Pieces of Cloth, Pieces of Culture
Ping-Ann Addo, Visiting Scholar (2004–5)
+ More Images
Local Tongan community, artists and Dr. Ping-Ann Addo
Pieces of Cloth, Pieces of Culture was a yearlong exploration of Tongan art and culture led by visiting scholar Ping-Ann Addo.
Central to the project was the creation of an original handmade tapa for the first time in the continental United States.
The project and yearlong residency involved public lectures, academic courses, demonstrations, a video documentary, an exhibition, and a catalog publication.
Both the catalog and DVD are available to order.
In Tonga, tapa-making is a group activity that is exclusive to women. Tapa has many contemporary ceremonial uses, including as red carpets for chiefs, dance costumes, mats and blankets, and for wrapping ancestral remains.
The tapa created for the project was made with all-natural materials imported from Tonga. The women artists used wooden mallets to beat thin strips of bark from the paper mulberry tree into wide, soft, workable sheets. The pieces were then joined together using a root paste to create a 16 x 24-ft. tapa cloth.
The large white cloth was placed over pattern boards made of dried leaves and their midribs, and then rubbed with natural dyes. Lastly, the women painted culturally significant motifs onto the cloth using a blackish brown dye.
From October 2003 to April 2004, Siu Tuita—accomplished tapa artist, musician, composer, and dancer—artistically guided 12 Bay Area Tongan women tapa-makers.
The artists had all moved away from their home islands many years ago and have long been resident in overseas communities. For some of the women, it had been many years since they had made tapa. For others it was their first opportunity to be involved in the entire tapa-making process.
Pieces of Cloth, Pieces of Culture: Tapa from Tonga and the Pacific Islands explored the dynamic expression of tapa cloth in the Pacific Islands and their diaspora.
Tapa cloths from Tonga, Fiji, Samoa, Hawaii, Papua New Guinea, and Futuna were on view from the anthropology collection of the California Academy of Sciences.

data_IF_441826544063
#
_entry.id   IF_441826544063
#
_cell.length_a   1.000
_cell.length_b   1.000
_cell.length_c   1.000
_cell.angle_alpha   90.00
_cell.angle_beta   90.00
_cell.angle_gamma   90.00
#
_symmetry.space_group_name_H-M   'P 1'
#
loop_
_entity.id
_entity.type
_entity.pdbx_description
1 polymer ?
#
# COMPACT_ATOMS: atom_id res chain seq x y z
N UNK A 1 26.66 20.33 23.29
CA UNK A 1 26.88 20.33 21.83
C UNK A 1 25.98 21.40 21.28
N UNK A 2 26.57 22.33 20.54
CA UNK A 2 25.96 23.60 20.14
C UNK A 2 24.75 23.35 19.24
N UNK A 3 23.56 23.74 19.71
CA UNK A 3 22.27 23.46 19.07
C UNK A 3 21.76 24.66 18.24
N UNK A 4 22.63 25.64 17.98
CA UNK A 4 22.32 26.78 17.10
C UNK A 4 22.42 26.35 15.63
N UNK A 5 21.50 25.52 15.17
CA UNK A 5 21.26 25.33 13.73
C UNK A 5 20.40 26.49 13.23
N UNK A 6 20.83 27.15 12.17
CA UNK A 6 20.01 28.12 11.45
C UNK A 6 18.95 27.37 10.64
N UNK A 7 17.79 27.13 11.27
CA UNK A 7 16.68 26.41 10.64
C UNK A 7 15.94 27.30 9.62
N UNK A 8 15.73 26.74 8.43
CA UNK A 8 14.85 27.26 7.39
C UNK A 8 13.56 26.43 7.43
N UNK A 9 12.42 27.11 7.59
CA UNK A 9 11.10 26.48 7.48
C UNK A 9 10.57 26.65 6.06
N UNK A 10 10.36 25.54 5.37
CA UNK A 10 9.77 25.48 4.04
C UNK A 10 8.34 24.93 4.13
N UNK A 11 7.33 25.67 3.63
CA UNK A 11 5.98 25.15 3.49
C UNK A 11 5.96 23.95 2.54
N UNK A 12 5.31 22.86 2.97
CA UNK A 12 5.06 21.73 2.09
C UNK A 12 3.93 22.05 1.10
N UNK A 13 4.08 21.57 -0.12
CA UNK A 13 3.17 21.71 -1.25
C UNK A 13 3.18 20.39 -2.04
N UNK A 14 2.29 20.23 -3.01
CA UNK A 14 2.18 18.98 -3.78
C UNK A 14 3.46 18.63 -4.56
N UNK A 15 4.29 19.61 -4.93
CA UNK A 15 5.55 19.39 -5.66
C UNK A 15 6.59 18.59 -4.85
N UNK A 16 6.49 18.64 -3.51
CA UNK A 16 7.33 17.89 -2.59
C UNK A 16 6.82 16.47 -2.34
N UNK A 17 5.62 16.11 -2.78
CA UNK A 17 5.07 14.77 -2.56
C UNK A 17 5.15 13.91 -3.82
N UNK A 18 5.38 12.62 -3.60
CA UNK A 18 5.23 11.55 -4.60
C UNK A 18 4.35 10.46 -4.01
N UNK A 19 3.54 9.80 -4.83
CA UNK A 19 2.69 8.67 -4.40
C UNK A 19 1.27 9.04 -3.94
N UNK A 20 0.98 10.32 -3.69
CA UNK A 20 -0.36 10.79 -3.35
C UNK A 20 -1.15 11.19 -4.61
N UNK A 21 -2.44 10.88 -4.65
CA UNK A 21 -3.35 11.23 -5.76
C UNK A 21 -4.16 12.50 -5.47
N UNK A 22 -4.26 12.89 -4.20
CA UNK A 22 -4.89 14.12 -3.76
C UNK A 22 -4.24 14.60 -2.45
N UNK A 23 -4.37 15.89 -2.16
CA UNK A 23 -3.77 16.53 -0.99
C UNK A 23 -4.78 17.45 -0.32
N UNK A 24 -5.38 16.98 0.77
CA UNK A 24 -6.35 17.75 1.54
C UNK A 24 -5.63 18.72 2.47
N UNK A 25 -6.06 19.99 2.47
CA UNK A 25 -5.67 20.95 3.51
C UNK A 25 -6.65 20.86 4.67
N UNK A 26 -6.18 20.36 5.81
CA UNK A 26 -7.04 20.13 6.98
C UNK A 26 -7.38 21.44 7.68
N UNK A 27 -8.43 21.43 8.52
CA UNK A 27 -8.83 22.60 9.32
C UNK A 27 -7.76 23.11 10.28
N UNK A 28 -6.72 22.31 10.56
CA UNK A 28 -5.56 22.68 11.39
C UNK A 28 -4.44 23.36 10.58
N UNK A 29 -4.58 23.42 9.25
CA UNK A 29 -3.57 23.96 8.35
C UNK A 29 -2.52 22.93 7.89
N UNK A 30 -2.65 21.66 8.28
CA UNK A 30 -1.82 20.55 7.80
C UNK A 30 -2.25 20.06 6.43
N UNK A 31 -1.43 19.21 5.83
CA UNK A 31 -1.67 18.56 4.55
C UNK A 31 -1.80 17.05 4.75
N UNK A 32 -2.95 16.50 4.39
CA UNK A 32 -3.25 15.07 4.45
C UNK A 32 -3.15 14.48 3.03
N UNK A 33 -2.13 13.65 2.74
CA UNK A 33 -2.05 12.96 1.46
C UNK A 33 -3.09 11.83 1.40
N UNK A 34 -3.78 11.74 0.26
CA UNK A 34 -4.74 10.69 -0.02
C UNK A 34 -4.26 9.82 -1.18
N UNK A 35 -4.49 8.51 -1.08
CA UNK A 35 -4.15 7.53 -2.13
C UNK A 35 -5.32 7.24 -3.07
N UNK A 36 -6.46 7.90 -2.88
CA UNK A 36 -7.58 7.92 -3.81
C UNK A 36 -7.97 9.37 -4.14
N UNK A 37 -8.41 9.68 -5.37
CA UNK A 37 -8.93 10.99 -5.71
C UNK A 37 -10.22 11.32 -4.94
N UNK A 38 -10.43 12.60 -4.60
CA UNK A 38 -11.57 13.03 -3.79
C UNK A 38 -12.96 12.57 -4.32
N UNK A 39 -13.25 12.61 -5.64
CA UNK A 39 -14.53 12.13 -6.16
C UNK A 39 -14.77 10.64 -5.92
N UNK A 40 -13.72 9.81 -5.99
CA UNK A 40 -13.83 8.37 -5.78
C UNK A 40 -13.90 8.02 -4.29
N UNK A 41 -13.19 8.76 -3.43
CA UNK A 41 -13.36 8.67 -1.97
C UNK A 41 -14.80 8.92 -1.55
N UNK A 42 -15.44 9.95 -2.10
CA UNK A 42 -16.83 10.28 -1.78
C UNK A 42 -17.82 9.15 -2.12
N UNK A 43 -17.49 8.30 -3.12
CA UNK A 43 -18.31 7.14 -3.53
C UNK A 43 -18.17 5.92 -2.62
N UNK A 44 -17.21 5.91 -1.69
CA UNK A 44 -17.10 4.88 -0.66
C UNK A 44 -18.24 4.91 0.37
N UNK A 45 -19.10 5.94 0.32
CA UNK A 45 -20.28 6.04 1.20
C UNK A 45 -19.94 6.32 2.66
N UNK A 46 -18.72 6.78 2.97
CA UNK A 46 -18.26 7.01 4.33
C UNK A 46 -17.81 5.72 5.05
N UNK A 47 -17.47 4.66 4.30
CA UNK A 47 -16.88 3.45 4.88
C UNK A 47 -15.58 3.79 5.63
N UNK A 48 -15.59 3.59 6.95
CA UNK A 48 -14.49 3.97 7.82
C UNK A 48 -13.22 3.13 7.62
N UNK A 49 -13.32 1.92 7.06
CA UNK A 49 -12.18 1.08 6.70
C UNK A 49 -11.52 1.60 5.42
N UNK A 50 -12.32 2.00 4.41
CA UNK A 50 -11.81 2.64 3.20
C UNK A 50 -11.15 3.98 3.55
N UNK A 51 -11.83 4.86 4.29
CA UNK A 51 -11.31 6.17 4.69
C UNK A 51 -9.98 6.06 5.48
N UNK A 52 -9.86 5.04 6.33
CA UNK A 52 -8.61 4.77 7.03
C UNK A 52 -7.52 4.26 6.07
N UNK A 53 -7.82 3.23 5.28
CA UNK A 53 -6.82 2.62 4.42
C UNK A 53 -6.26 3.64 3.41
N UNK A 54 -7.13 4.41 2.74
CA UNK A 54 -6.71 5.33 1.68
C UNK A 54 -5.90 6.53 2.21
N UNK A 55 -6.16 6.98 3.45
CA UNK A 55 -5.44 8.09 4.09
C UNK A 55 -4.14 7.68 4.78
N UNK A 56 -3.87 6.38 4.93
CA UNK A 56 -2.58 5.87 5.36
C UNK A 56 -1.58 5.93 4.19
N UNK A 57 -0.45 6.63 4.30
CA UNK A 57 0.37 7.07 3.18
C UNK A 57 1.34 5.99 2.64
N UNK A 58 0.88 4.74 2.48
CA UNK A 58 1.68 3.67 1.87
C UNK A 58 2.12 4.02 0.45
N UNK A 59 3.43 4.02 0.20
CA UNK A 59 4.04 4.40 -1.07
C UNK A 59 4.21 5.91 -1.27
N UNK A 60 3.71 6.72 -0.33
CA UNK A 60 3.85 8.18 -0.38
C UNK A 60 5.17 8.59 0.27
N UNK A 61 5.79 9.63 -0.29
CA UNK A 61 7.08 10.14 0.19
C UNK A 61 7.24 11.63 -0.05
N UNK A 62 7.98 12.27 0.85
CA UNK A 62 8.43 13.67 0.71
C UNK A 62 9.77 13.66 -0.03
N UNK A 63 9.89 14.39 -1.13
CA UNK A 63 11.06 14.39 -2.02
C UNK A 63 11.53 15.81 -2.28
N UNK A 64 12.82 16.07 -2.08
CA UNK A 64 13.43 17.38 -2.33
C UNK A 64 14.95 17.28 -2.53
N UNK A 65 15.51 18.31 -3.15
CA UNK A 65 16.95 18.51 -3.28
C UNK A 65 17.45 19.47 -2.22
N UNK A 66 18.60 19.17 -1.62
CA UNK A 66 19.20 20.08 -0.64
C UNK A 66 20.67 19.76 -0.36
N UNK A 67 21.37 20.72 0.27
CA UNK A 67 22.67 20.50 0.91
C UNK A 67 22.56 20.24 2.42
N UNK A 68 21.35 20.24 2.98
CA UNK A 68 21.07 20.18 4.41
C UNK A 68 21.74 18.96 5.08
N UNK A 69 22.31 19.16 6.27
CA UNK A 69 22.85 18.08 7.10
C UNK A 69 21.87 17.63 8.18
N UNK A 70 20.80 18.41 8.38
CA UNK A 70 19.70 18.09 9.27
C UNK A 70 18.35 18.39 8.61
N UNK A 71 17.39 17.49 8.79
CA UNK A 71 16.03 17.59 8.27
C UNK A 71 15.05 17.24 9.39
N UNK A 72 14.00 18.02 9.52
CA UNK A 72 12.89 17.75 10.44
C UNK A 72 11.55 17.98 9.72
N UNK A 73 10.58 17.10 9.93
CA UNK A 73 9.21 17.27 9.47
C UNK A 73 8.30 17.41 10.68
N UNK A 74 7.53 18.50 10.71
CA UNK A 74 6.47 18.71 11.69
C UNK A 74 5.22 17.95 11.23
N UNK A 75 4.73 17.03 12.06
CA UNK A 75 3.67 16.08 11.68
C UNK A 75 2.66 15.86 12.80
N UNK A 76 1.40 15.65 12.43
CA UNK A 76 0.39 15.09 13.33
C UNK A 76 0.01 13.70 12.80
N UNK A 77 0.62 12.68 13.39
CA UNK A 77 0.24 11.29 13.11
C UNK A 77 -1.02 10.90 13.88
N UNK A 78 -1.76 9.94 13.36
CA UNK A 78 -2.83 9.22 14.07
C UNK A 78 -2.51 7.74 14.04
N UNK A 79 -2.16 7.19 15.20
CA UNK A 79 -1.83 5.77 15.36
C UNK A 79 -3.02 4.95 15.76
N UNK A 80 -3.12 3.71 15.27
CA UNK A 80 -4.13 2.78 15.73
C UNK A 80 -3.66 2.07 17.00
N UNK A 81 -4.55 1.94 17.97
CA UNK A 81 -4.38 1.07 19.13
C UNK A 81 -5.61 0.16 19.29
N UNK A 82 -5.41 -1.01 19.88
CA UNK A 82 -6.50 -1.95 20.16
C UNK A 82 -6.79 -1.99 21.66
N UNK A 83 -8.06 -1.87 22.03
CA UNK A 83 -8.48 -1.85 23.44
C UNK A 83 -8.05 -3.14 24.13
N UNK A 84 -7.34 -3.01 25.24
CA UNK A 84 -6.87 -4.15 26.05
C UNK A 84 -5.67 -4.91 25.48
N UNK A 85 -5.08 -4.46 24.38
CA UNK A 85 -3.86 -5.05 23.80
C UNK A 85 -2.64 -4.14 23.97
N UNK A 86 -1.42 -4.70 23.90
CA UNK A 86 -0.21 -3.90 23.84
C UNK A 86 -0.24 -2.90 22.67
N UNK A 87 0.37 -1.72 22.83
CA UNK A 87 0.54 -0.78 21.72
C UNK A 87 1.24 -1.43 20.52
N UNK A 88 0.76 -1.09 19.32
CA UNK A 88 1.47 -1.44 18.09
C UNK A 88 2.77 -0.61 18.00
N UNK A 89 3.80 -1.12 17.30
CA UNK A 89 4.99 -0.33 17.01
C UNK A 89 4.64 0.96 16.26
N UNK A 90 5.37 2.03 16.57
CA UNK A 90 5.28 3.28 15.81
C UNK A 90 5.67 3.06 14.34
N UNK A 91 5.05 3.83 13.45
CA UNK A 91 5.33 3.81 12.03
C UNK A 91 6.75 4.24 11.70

Most notably, the exhibition featured the newly created tapa cloth made by Bay Area Tongan women in collaboration with the Center.
The exhibit was held in the Oakland Craft and Cultural Arts Gallery from July 12 to September 7, 2004.
Cultural anthropologist and researcher of Polynesian culture, Ping-Ann Addo, PhD, joined the California College of the Arts community for the 2004–5 academic year as the Center's visiting scholar.
Dr. Addo earned her PhD in anthropology at Yale University where she researched Tongan diaspora, culture, and arts. At CCA, she taught courses on the anthropology of art and the arts of the Pacific through CCA's Diversity Studies Program.
She served as the project manager for Pieces of Cloth, Pieces of Culture, for which she organized cloth-making demonstrations, panel discussions, lectures, and special ceremonies.
Dr. Addo also curated an exhibition of tapa from the California Academy of Sciences and the CCA tapa cloth at the Oakland Crafts and Cultural Arts Gallery. Additionally, she published an accompanying, full-length exhibition catalog entitled Pieces of Cloth, Pieces of Culture: Tapa from Tonga and the Pacific Islands. Dr. Addo was also associate producer of the recently completed DVD documentary Pieces of Cloth, Pieces of Culture: Tapa-Making and Community Collaboration.